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Thor's Hammer is great, and is no doubt on the very short list of cost-no-object subs. But if cost is an object, it's $21K without crossover or amplification. By contrast, the top of the line JL Gotham, with two 13.5" drivers, is $12K complete with crossover, amplification, and some room optimization EQ. Two of them cost less than one Hammer plus the required amp and crossover. Anechoically, a Gotham is down about 6 dB at 16 Hz, so I suspect that two of them with boundary reinforcement would do just fine.
At the OP's price range, you'd be hard-pressed to beat his choice of two: the DD12+ or F113. They're both so good it comes down to personal preference. JLs are incredibly fast and integrate well with main speakers, but the DD+ series has more sophisticated room-blending EQ circuitry (from what I've read). I've heard JLs and love 'em.
Definitely nothing wrong with the two choices you mentioned, except maybe price. Paradigm is another one to consider in that price range.
If you have the space, consider a pair of less expensive, but not smaller subs. A pair of SVS SB13-Ultra would be a good choice or a pair of HSU ULS-15.
If you have room mode correction elsewhere in your system, there's no reason to buy it again in the sub. If your system will be used for music, I'd probably choose a sealed sub over a ported design.
Careful Tpreaves, I got told on another thread that suggesting that someone search the archives is rude and unacceptable behaviour. ;)
I didn't see a price range in the OP's initial post, it was titled "Ultimate sub", so I took him at his word and assumed he was looking for the ultimate sub, not a budget sub.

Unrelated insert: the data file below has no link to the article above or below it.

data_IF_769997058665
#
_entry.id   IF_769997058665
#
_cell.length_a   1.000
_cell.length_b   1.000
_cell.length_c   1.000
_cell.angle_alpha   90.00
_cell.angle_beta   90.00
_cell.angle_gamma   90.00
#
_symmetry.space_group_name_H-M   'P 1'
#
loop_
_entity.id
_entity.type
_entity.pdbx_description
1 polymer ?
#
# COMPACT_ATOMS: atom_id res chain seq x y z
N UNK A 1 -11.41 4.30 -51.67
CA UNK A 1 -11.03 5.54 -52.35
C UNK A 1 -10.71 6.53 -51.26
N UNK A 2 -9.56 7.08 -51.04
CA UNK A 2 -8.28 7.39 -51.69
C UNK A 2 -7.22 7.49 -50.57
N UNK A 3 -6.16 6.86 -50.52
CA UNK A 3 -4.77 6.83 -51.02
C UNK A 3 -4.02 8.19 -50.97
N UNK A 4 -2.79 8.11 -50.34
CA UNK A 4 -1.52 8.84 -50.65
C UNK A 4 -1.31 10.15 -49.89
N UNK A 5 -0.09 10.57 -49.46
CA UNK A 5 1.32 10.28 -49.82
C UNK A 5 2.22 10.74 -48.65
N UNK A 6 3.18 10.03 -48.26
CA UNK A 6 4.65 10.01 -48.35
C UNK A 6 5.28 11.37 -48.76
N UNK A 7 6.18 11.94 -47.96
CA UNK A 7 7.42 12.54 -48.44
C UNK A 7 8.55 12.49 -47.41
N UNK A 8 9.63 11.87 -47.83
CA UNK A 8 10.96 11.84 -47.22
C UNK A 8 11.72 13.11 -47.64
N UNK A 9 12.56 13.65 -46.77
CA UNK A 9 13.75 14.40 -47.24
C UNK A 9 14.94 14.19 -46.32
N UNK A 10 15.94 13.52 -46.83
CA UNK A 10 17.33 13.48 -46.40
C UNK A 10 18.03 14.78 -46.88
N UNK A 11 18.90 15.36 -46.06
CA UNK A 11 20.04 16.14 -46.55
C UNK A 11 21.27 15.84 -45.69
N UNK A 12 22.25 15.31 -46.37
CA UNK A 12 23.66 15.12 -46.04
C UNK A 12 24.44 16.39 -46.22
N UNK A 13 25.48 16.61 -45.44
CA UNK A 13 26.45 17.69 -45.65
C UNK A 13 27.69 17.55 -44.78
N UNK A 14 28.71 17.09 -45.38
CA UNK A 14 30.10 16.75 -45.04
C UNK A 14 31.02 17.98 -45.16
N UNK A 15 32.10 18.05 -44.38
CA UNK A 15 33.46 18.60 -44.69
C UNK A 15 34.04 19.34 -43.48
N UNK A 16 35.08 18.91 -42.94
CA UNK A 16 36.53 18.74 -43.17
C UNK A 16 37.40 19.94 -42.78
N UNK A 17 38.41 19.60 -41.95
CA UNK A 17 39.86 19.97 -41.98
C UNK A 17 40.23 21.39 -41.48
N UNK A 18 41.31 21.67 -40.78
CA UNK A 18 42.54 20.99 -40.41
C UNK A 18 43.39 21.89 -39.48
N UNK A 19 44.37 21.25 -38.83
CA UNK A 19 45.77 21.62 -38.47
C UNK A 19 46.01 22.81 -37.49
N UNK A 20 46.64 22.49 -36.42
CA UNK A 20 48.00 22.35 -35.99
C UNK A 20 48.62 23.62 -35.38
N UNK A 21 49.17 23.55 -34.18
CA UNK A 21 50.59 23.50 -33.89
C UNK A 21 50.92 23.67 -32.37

This one from Rhythmik has about as much low end extension as you could ever require. It's down 3db at 14hz. It's a sealed box with a 600wpc dedicated amp. I use a pair of their 300wpc 12" subs in a pretty large space and have apparently limitless clean SPL available. (I say "apparently", because tho they stay clean - to my ear - and go louder than I'd ever care to approach, I've never measured for THD).
Although I've never heard this model, I suspect that you'd need a giant room and some very unusual program material to find the limits on a pair of these guys.
Rythmik also makes a vented (ported) version of the model. Here are some test results, if you're interested. Outside of group delay below 20hz, these are pretty impressive numbers. The subs go deep and loud and stay clean (for such low frequencies, anyway).
If your willing to spend 12k or a tad less , the Ken Kreisel DXD12012 in a Quattro stack ( 4 subs 8 drivers in a push pull configuration with 10hz extenstion) in a pulsar configuration would be mind boggling and extremely musical, I have one DXD12012 and it will change your definition of what "true bass" sounds like! clean , clean, clean!
Of commercial subs I haven't heard anything to beat the Martin Logan Depth I - I have one myself.
That's commercial subs - I have found speaker manufactures, if you contact them, often can make you one specifically for whatever speaker you have. By this I mean if say your speaker is ported it would be 24 db per octave at whatever your speaker goes down to - similar if its sealed and you would use 12db. This matching makes a big difference in my experience and I will be getting new ones specially tailored for a new speaker I have on order.
Velodyne DD+ review in the March issue of Stereophile discusses and compares a few other subwoofers which may be of interest.
If you decide on a unit without digital signal processing/EQ DSpeaker processors seem to be well received.
Personally, I'm on my third generation of Velodyne now running two DD12+ and using the manual setup procedure. More than anything the ability to be able to adjust presets, phase, and volume, on the fly from the listening position makes the sub experience fun.